South Africa reports first two coronavirus deaths as lockdown commences
South Africa recorded its first two deaths from coronavirus on Friday as its case tally breached the 1,000 mark just hours after a three-week nationwide lockdown took effect.
“This morning we wake South Africans up with sad news that we now have our first deaths resulting from COVID-19,” Health Minister Zweli Mkhize said in a statement.
President Cyril Ramaphosa has ordered South Africa’s 57 million people to stay at home for 21 days, joining countries across the continent in imposing strict measures to halt the spread of the disease.
But many people especially from the poor neighbourhoods, defied the order after it came into effect at midnight Thursday, lining up outside food stores or at bus terminals.
Police appeared overwhelmed in downtown Johannesburg on Friday, where hundreds of shoppers pushed and shoved trying to force their way into a supermarket.
“The lockdown is a good thing for the country, even though I feel that a lot of people and taking it for granted, saying this virus is not for us… which is bad because by the time we wake up this thing will have spread enormously in the country,” said bank employee Dumisani July, 39, wearing a mask and black latex gloves.
Mkhize said the two people died in the Western Cape province, and announced that the number of confirmed COVID-19 cases had topped 1,000.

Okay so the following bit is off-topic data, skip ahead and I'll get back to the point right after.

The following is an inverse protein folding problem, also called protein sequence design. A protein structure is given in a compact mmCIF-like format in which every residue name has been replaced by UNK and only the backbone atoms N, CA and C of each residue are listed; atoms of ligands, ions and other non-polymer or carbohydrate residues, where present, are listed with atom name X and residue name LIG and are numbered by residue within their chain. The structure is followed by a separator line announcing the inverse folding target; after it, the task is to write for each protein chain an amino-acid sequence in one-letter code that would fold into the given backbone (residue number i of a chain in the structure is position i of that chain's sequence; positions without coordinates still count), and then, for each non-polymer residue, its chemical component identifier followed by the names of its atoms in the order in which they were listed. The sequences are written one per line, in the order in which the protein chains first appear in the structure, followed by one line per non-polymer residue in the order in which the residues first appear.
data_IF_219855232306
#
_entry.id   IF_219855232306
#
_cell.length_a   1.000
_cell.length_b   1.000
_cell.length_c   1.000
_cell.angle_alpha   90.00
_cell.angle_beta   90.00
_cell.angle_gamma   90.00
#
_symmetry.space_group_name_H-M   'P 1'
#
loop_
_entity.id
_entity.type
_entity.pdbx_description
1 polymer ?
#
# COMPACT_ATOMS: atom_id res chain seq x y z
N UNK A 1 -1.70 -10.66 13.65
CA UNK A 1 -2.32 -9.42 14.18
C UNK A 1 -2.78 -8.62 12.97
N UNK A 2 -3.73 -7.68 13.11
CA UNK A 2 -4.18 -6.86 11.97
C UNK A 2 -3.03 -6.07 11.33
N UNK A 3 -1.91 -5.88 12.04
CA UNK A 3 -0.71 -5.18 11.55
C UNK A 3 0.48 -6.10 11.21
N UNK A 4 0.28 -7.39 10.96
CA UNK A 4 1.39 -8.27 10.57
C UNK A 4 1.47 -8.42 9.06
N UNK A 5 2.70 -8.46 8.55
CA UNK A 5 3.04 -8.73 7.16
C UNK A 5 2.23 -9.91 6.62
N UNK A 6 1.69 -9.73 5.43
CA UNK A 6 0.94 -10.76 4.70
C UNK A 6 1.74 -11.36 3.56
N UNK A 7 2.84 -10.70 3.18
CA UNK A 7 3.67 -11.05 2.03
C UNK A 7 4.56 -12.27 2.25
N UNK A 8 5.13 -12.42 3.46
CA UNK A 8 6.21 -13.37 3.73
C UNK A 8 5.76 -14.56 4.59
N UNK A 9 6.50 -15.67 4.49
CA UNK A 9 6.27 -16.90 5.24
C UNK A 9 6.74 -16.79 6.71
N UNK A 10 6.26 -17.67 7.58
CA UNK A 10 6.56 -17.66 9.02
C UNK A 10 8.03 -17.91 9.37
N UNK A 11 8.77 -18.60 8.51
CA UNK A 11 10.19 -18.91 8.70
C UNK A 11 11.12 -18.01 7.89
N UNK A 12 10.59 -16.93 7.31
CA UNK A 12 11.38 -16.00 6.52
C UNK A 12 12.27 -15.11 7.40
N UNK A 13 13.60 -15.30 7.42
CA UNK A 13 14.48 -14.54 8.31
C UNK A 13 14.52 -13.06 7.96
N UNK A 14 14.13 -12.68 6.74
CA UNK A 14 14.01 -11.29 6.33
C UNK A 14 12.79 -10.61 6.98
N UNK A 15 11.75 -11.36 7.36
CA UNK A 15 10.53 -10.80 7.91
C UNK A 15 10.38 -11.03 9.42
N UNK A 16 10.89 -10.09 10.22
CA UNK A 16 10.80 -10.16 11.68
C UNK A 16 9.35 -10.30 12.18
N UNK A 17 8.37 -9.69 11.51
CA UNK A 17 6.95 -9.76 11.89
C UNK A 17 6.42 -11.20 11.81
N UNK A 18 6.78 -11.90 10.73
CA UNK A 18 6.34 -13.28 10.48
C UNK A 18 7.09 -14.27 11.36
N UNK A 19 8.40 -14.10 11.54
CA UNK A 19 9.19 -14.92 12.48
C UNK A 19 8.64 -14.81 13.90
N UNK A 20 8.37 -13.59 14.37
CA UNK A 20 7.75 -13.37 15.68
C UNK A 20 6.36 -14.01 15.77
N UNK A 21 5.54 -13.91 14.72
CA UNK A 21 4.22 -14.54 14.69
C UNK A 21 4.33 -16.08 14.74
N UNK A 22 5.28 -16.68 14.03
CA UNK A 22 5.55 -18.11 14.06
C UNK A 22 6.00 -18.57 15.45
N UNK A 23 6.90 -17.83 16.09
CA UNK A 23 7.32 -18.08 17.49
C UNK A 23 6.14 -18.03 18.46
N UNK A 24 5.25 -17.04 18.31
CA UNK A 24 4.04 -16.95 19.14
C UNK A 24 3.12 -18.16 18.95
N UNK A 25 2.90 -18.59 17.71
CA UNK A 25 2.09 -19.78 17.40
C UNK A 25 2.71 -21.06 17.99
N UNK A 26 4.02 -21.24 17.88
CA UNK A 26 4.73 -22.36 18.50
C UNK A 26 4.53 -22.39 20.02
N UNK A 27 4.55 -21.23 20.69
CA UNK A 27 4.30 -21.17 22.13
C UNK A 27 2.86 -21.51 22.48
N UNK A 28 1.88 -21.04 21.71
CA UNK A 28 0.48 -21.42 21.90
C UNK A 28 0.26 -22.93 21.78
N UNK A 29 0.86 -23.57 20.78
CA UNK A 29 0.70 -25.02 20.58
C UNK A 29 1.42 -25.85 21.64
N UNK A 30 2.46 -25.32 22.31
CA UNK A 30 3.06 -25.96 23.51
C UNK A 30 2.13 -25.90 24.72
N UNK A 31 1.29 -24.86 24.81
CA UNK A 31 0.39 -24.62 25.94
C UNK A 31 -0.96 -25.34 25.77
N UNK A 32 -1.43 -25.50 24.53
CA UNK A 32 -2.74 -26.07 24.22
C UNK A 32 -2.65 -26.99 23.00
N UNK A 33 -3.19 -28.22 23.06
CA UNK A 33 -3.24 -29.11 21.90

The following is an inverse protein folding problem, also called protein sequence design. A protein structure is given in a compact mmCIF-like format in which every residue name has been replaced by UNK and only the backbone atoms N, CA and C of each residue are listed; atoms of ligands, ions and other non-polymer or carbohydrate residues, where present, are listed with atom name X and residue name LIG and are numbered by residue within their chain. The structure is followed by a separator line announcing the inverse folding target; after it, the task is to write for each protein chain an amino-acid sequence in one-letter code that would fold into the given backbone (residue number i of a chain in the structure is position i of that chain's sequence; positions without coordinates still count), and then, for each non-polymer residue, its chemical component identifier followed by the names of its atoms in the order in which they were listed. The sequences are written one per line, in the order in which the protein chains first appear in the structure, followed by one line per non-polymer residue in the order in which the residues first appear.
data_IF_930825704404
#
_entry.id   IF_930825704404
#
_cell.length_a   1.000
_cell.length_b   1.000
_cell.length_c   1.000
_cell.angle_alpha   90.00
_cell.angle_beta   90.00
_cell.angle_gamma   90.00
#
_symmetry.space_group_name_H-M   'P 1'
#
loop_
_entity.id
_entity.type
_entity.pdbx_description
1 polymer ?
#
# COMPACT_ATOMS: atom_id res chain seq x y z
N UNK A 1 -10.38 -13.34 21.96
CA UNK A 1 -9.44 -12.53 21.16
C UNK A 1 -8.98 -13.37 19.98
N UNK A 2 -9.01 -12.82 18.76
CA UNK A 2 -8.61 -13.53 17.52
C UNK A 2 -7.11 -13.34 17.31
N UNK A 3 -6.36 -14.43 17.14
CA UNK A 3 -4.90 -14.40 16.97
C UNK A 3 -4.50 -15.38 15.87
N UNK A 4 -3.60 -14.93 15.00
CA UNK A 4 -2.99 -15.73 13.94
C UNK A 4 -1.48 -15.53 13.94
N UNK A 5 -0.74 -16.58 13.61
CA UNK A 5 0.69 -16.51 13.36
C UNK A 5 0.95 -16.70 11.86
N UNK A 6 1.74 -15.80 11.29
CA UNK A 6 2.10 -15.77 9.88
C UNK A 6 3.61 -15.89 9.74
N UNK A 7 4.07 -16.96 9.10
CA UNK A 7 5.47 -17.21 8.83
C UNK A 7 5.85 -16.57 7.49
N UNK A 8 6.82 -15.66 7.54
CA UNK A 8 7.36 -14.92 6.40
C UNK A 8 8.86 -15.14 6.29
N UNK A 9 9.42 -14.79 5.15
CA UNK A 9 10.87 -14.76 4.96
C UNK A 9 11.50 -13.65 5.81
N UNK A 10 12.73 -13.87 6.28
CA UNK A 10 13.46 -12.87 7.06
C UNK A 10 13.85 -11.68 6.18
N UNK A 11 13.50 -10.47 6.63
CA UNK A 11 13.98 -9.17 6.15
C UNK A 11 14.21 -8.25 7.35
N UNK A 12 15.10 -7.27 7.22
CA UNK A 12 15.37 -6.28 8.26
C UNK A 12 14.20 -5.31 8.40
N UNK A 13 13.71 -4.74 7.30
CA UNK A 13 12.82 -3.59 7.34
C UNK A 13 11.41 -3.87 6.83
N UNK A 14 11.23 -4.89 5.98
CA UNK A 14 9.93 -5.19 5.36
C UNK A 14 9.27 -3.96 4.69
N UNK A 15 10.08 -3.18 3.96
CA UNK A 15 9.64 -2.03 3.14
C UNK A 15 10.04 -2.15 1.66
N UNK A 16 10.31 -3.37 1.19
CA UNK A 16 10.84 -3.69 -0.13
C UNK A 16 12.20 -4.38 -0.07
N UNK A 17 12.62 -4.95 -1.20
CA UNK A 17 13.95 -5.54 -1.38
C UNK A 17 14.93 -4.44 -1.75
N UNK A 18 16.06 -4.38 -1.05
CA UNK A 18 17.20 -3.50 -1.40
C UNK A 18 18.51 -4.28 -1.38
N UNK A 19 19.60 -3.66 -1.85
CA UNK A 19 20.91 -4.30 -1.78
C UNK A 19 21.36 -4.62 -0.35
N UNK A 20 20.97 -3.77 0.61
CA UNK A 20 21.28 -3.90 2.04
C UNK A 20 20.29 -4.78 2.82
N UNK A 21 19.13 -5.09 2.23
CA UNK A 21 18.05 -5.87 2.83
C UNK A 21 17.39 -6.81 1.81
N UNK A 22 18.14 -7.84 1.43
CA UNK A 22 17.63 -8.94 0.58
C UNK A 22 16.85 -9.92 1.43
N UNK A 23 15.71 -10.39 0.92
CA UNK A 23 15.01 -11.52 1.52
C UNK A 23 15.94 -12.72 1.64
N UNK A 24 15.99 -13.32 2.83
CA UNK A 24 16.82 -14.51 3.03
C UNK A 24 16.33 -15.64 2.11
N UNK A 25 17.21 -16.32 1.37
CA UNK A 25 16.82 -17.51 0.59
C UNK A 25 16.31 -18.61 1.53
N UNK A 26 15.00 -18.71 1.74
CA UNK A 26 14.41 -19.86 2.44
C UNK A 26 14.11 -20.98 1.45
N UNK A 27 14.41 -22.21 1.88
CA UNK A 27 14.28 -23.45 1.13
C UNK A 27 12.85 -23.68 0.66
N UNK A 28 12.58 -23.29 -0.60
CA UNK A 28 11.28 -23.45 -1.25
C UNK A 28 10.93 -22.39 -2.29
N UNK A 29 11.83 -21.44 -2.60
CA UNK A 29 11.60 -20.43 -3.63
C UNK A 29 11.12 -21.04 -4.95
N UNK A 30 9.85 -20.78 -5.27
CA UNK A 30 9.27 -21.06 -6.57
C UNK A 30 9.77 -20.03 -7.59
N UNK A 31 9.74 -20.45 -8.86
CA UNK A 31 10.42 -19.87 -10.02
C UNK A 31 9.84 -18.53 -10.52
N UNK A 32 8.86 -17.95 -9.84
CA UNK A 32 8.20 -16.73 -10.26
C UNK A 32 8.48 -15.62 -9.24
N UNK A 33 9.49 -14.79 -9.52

The provinces’ administrators in Cape Town said the two were women aged 28 and 48.
On Thursday, Africa’s biggest industrialised economy had reported 927 confirmed cases, a jump of more than 30 per cent from the previous day and Ramaphosa projected it could reach 1,500 “within a few days”.
Ramaphosa – clad in a camouflage uniform – on Thursday saw off soldiers before they deployed from a military base in Soweto township outside economic hub Johannesburg.
“This is unprecedented, not only in our democracy but also in the history of our country, that we will have a lockdown for 21 days to go out and wage war against an invisible enemy coronavirus,” he said.
During the shutdown, jogging, dog-walking and the sale of alcohol are banned across the country, which so far has the highest number of detected infections in sub-Saharan Africa.
Violation of any of the regulations will carry a six-month jail sentence or a fine.
– Virus in eastern DR Congo –
Coronavirus has infected 3,340 people across all of Africa, killing 91, according to an AFP tally as of mid-day Friday.
Although this toll is far lower than in the United States, Europe and the Middle East, experts say the world’s poorest continent is especially vulnerable, given its poor sanitation, weak healthcare systems, overcrowding and conflicts.